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When calculating instantaneous rates of change students need to visualise the properties of the gradient for a straight line graph. I use the starter activity to see if they can match four graphs with their corresponding equations.

The only clue is the direction and steepness of the red lines in relation to the blue line y = x. All the graphs have an intercept of zero, to allow students to focus on the gradient. At the end of this activity I feedback to make sure students understand that lines which go downwards have a negative gradient and those that are steeper than y = x has a gradient greater than one.

To introduce how to calculate an instantaneous rate of change on a curve we discuss how the steepness of the graph changes depending on the x value. I like to use the Geogebra applet below to demonstrate how the gradient of the tangent changes along the curve. The teacher can change the function depending on the point they are trying to make.

I provide the students with a print out of the next few slides for them to write on as we progress through the examples. This saves time and helps students develop a clear written method. I encourage the students to use integer coordinate pairs for calculating the change in horizontal and vertical whenever possible. This video demonstrates the written method I teach the students.

As we progress through the lesson, I emphasise the practical reasons for calculating instantaneous rates of change. First, we calculate the rate of leakage from a water tank using a distance-time graph. Second, we use a velocity-time graph to estimate the acceleration of a ball as it travels through the air. In this example we discuss gravity as a force slowing the acceleration towards the turning-point then increasing as it begins to fall.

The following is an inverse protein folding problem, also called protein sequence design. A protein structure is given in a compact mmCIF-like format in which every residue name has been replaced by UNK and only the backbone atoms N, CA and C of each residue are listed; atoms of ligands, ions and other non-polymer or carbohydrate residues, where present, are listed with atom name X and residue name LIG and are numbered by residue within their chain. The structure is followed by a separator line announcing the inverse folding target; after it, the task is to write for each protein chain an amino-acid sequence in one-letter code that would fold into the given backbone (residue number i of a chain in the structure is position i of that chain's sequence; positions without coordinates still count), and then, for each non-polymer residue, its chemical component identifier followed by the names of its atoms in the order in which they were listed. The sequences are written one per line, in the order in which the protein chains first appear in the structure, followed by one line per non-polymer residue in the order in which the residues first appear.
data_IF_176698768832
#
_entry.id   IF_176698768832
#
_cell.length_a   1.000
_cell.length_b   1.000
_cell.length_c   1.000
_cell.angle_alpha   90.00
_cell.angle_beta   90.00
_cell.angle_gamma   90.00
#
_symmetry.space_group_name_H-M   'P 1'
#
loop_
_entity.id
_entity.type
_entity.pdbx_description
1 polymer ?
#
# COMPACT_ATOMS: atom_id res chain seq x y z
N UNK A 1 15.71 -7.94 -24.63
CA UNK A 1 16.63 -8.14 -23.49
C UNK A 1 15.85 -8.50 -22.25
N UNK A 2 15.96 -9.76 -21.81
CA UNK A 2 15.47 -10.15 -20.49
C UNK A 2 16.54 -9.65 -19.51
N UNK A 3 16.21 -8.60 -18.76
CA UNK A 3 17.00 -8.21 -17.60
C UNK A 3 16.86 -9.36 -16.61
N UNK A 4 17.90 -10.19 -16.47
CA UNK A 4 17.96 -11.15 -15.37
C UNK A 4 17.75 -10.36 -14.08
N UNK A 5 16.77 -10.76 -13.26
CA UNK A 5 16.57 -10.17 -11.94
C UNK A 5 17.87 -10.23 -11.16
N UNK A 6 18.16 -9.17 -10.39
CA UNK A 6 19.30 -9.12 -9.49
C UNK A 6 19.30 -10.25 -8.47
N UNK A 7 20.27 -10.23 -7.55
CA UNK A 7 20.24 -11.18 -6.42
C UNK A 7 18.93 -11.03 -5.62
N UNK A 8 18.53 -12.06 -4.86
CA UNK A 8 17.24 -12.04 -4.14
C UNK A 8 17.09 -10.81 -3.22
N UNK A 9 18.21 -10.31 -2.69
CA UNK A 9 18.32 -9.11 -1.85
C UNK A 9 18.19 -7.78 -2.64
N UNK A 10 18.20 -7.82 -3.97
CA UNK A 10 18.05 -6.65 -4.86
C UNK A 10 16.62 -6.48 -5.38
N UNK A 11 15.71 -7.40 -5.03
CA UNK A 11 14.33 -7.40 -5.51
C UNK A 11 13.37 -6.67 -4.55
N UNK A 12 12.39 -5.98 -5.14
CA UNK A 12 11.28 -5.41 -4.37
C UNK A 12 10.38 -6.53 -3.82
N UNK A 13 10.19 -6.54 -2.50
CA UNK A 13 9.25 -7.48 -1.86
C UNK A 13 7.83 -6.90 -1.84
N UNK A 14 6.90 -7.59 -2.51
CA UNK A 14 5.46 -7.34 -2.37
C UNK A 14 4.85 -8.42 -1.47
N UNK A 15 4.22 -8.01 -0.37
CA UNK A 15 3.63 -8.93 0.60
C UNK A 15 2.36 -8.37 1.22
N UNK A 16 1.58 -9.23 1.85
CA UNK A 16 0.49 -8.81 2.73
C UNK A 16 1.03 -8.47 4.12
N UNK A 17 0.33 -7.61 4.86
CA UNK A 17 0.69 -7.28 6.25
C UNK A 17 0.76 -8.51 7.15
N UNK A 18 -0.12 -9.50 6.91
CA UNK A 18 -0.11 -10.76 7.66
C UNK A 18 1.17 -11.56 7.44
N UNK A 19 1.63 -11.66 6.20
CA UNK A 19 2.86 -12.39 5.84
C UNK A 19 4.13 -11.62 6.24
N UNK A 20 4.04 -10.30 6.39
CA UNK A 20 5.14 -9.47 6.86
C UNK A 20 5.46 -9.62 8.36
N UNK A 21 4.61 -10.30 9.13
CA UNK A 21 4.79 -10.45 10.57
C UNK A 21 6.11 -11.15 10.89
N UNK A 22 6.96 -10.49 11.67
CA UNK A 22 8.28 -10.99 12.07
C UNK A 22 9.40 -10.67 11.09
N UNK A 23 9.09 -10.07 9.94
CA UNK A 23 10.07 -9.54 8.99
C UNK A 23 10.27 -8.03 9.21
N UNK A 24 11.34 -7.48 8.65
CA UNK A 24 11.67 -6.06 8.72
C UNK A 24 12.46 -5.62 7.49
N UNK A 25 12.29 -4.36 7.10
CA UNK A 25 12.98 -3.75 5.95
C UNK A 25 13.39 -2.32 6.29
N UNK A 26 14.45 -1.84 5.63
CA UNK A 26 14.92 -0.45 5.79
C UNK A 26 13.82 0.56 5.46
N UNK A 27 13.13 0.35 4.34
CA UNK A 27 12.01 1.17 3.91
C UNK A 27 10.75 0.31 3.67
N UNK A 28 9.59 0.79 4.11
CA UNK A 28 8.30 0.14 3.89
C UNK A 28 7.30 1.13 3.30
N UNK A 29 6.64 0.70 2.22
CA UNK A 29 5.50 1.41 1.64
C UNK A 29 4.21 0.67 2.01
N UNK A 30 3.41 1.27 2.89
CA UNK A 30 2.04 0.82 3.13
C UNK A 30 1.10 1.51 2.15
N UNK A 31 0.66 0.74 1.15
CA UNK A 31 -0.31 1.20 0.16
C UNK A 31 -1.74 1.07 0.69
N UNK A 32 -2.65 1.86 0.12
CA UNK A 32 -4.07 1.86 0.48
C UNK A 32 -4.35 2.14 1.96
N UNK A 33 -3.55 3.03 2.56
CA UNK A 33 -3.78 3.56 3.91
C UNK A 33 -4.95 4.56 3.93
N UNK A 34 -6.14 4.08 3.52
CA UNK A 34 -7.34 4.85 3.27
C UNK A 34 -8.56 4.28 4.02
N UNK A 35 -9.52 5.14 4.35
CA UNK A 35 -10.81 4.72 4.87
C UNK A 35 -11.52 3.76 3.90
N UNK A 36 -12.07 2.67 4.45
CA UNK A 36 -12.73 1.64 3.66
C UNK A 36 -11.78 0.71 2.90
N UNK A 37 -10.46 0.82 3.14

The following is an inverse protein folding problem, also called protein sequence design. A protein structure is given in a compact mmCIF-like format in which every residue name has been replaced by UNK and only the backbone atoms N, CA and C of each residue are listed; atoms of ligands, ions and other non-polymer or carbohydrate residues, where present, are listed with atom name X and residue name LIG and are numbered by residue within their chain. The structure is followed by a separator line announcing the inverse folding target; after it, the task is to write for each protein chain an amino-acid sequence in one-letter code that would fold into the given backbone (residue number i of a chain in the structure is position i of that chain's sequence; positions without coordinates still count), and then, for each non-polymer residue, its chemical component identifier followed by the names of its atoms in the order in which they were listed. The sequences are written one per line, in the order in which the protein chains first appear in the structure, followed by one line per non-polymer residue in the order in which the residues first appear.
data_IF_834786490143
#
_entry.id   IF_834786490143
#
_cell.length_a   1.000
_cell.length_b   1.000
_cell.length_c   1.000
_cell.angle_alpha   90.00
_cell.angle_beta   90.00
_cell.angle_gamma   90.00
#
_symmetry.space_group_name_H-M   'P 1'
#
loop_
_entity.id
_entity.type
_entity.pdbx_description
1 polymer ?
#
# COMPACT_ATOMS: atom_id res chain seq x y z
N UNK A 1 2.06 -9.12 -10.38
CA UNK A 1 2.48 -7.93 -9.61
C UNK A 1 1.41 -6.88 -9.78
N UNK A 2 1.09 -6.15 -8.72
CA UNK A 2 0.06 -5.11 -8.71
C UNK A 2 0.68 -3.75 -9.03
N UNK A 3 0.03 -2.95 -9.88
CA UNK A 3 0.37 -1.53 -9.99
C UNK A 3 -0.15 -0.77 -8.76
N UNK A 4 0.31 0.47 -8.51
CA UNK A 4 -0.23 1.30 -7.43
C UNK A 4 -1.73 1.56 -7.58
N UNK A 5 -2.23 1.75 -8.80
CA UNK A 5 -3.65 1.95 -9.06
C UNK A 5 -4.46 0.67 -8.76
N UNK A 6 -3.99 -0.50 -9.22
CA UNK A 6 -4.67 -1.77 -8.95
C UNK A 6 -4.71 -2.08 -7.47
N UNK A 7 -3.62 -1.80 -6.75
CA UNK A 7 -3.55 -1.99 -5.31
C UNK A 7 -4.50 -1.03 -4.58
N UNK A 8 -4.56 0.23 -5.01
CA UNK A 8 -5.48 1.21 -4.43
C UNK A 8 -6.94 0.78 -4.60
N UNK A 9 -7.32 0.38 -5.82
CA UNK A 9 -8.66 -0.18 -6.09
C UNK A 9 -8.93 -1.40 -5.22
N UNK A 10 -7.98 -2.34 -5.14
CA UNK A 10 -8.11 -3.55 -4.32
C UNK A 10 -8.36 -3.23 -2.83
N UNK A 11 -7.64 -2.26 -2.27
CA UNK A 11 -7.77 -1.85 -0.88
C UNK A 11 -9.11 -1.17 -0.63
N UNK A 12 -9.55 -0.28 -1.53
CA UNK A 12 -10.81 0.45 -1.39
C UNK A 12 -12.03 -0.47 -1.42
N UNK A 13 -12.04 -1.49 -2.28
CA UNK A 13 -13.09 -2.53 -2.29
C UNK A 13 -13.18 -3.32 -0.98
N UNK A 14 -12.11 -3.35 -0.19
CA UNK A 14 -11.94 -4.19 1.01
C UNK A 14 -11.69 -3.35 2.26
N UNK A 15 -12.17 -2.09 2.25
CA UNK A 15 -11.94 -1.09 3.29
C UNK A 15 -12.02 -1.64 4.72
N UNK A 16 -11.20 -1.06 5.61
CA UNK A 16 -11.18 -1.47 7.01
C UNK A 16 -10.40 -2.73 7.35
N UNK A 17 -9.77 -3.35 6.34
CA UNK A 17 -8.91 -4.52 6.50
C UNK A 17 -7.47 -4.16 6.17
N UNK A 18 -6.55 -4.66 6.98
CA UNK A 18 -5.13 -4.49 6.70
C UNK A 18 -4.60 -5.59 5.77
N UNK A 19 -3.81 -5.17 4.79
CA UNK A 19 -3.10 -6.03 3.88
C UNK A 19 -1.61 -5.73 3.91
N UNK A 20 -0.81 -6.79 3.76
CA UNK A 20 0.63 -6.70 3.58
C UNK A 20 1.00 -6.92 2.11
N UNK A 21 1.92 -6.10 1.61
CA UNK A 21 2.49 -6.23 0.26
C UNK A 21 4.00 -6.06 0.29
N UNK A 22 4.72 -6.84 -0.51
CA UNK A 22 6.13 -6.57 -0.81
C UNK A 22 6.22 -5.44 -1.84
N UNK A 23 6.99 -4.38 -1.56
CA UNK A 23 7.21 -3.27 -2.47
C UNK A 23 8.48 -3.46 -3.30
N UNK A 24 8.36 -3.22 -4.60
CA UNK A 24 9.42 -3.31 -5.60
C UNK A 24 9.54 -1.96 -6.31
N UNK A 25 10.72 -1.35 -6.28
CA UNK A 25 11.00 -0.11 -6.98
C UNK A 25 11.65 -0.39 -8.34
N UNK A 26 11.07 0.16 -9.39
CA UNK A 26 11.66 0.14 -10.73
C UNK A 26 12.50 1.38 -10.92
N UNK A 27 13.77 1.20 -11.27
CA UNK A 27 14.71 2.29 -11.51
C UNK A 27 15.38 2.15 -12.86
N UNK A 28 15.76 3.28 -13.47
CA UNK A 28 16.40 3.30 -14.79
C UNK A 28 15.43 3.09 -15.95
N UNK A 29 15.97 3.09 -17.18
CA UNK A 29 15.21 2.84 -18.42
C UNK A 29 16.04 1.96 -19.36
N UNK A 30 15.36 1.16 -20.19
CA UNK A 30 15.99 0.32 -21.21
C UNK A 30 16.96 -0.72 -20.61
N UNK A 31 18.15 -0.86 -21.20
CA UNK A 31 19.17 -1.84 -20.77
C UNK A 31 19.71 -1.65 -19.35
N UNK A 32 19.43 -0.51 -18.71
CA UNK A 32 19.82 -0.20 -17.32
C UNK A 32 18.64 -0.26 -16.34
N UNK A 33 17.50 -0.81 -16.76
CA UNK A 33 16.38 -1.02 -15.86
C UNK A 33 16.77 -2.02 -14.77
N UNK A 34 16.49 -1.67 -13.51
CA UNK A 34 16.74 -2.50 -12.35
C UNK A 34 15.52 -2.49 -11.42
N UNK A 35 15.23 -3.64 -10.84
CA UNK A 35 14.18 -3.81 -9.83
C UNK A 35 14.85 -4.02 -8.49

I use the plenary to check student’s progress and understanding in two key areas.

- How well can students find the gradient of a tangent to estimate an instantaneous rate of change?
- Can students interpret the practical meaning of the gradient in the context of the two variables?

Students attempt this on mini-whiteboards and present their working to me for assessment. Estimating an instantaneous rate of change typically takes two, one hour lessons, During this time students work through the worksheet and several examination questions. It is important for students to become confident performing the calculations and understanding them within the context of the problems.

Mr Mathematics members can access this lesson online and download the worksheet by clicking here.

My name is Jonathan Robinson and I am passionate about teaching mathematics. I am currently Head of Maths in the South East of England and have been teaching for over 15 years. I am proud to have helped teachers all over the world to continue to engage and inspire their students with my lessons.

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